Crisis talks in London over Islamic State
23 January 2015
US Secretary of State John Kerry joined 20 of the 60 or so “coalition” states in London on Thursday in crisis talks over the offensive by the Sunni militants of Islamic State in Iraq and Syria (ISIS).
ISIS controls most of eastern Syria and western Iraq.
It was the first time the US-led coalition had met since the Paris attacks by gunmen affiliated with al Qaeda on the magazine Charlie Hebdo and a Jewish supermarket.
Participating in the UK/US-hosted talks were Australia, Bahrain, Belgium, Canada, Denmark, Egypt, France, Germany, Iraq, Italy, Jordan, Kuwait, the Netherlands, Norway, Qatar, Saudi Arabia, Spain, Turkey and the United Arab Emirates. Press releases said they were there to discuss how to support Iraqi and Kurdish armed forces, cut ISIS financing, counter its propaganda and provide humanitarian assistance.
Kerry said, “The purpose of coming here is to bring everybody’s best advice, everybody’s thoughts about where there may be weaknesses, everybody’s thoughts about things we can do better, put that together, improve our own performance and operations, and lay down the strategy for the days ahead.”
He made clear what he meant when boasting that some 2,000 coalition air strikes had halted or reversed the momentum of the jihadist group, reclaimed some 700 square kilometres and killed half its leadership since August, adding that Iraqi forces would be getting lots of M16 rifles “very, very shortly.”
“We need to move ahead on every single front, militarily, but also through law enforcement, through intelligence sharing, by attacking the root causes so that terrorist appeals fall flat and foreign recruits are no longer enticed to go to a place and wreak havoc on it,” Kerry added.
Kerry’s remarks followed the State of the Union address January 20 by President Barack Obama, who insisted air strikes were effective. “In Iraq and Syria, American leadership—including our military power—is stopping ISIL’s (IS) advance,” Obama said. “Instead of getting dragged into another ground war in the Middle East, we are leading a broad coalition, including Arab nations, to degrade and ultimately destroy this terrorist group.”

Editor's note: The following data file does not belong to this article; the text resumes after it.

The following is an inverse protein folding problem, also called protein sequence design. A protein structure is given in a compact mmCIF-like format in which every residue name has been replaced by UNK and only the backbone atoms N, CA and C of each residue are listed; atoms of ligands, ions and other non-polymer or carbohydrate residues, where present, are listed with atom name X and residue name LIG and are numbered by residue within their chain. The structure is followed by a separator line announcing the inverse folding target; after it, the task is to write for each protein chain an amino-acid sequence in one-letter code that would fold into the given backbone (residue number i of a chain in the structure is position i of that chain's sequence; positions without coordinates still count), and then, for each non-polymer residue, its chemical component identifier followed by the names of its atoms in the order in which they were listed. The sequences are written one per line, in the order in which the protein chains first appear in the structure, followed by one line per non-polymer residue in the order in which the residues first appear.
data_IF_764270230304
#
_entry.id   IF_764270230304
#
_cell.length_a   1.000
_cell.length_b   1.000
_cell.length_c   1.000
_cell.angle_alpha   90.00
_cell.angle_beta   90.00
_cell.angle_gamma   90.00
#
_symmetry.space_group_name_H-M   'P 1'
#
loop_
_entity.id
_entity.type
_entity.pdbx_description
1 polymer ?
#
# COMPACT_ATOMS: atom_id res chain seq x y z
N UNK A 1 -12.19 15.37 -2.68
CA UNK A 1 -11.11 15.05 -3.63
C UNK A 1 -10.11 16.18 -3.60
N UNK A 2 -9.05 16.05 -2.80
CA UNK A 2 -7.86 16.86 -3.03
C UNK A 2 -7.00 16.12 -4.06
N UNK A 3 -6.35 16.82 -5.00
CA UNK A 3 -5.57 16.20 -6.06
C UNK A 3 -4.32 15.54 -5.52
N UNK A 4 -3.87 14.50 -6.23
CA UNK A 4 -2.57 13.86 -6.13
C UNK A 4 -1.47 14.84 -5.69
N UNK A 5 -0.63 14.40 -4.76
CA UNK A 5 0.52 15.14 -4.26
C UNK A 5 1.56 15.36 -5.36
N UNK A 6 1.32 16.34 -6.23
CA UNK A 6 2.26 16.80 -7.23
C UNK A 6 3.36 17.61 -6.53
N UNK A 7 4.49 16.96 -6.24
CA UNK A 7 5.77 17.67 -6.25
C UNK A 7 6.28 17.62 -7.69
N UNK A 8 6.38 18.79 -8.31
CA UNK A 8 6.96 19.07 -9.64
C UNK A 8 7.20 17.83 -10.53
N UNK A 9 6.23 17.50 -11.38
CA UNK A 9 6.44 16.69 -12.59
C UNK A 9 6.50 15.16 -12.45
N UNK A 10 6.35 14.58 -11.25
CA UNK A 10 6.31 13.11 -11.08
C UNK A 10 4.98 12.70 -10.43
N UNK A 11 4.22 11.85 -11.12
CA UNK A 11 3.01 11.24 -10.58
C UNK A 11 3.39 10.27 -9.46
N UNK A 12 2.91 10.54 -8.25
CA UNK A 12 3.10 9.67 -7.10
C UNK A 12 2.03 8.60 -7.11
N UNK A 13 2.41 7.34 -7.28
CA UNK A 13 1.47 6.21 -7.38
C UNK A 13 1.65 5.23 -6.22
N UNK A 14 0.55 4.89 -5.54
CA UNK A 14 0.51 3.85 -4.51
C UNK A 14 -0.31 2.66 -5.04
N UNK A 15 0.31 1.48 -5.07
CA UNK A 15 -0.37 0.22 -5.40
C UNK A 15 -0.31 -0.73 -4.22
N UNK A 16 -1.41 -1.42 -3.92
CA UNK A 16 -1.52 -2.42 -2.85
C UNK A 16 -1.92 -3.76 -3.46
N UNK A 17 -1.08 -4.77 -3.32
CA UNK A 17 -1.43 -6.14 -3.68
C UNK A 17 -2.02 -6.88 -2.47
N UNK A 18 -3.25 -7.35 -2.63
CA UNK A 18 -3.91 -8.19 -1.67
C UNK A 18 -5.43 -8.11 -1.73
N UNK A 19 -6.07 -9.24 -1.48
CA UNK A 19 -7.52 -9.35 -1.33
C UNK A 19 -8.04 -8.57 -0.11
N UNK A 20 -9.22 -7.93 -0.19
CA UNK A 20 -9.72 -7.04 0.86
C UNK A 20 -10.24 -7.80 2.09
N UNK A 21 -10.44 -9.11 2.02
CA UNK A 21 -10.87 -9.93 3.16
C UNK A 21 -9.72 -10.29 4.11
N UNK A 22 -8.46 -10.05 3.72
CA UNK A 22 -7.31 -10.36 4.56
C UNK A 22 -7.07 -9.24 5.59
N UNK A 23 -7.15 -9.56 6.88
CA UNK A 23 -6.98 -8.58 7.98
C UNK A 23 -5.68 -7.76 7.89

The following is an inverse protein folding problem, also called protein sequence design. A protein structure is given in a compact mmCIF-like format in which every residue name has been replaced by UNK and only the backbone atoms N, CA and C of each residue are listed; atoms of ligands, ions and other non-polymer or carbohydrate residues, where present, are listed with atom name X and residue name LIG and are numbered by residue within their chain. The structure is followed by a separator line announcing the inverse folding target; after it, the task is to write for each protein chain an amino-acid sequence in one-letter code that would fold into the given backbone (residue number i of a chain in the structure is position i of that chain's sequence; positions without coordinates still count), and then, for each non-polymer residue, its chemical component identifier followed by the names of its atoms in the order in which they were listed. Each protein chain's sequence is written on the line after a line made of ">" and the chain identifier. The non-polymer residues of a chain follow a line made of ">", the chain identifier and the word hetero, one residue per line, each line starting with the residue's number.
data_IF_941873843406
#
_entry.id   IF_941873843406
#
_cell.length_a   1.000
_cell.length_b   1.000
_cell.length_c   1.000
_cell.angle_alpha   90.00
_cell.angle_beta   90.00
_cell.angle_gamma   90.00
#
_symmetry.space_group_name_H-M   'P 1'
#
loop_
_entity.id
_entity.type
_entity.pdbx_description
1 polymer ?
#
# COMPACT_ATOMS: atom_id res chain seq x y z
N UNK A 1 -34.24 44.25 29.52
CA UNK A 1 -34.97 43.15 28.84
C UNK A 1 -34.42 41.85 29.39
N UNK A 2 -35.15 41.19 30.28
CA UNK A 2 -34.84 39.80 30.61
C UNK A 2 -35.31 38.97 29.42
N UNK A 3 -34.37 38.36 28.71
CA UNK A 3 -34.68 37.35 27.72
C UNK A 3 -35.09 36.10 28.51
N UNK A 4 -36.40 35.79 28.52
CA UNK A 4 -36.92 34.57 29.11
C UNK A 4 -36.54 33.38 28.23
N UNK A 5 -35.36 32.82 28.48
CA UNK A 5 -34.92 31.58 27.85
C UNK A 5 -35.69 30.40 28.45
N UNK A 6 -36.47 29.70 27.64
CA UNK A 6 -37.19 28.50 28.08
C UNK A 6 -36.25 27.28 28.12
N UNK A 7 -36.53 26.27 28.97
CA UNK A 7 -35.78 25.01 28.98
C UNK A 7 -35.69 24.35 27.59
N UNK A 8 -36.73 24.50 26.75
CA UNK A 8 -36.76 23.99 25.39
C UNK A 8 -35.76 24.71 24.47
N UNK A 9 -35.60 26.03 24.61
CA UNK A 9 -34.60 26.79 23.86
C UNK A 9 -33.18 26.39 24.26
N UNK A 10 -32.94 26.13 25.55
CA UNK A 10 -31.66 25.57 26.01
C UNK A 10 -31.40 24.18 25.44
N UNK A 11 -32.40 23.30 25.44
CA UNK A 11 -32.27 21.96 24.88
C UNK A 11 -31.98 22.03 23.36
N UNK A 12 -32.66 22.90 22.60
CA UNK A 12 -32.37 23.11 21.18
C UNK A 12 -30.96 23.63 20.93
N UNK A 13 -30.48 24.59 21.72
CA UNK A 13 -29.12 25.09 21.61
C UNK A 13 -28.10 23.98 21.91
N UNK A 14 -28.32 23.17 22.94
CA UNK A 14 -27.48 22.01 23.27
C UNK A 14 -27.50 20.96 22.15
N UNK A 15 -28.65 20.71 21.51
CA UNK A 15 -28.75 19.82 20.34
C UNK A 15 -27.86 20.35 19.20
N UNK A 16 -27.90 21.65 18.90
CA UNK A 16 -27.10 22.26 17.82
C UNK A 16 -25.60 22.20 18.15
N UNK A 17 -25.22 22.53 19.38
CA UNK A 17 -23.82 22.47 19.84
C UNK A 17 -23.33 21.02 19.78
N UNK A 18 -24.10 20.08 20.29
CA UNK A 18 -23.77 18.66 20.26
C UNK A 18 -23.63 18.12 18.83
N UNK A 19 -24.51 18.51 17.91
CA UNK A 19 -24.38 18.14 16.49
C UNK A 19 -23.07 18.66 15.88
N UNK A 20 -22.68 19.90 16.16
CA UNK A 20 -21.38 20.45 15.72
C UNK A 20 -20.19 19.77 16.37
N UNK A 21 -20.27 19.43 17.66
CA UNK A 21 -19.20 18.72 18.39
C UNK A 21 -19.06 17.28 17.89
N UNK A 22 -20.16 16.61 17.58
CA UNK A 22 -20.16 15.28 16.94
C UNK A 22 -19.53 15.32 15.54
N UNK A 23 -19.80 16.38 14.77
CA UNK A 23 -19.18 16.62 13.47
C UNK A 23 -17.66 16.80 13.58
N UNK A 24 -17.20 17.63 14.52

UK Foreign Secretary Philip Hammond said progress against ISIS was slow, but the coalition was determined to defeat it. “This isn’t going to be done in three months or six months. It’s going to take a year, two years to push ISIL back out of Iraq but we are doing the things that need to be done in order to turn the tide,” Hammond asserted.
Iraqi Prime Minister Haider al-Abadi warned that his country’s military capability was suffering from low oil prices and pleaded with the conference to provide more weapons and training. Baghdad has criticised Washington for not doing “enough” to destroy ISIS.
UK Prime Minister David Cameron told Abadi that he was ready to help rebuild the Iraqi military so they could carry out a sustained ground offensive against ISIS, but stopped short of making any new commitments.
“The threat from extremist terror you face in Iraq is also a threat we face here in the United Kingdom,” he said. “We will do everything we can to help stop foreign fighters coming to your country and creating the mayhem we see today.”
European police agency Europol estimates up to 5,000 European Union citizens have joined ISIS.
On January 16, Cameron met with Obama to discuss the escalation of military operations by the two countries in the Middle East, further NATO provocations against Russia and, in the aftermath of the Charlie Hebdo attack in France, greater domestic repression in the name of the “war on terror.” Cameron wanted Obama’s cooperation in putting “pressure” on US Internet companies such as Facebook and Twitter to work more closely with UK intelligence agencies. He has pledged to implement a “snoopers’ charter” Communications Bill, giving the British intelligence agencies greater powers to access encrypted communications.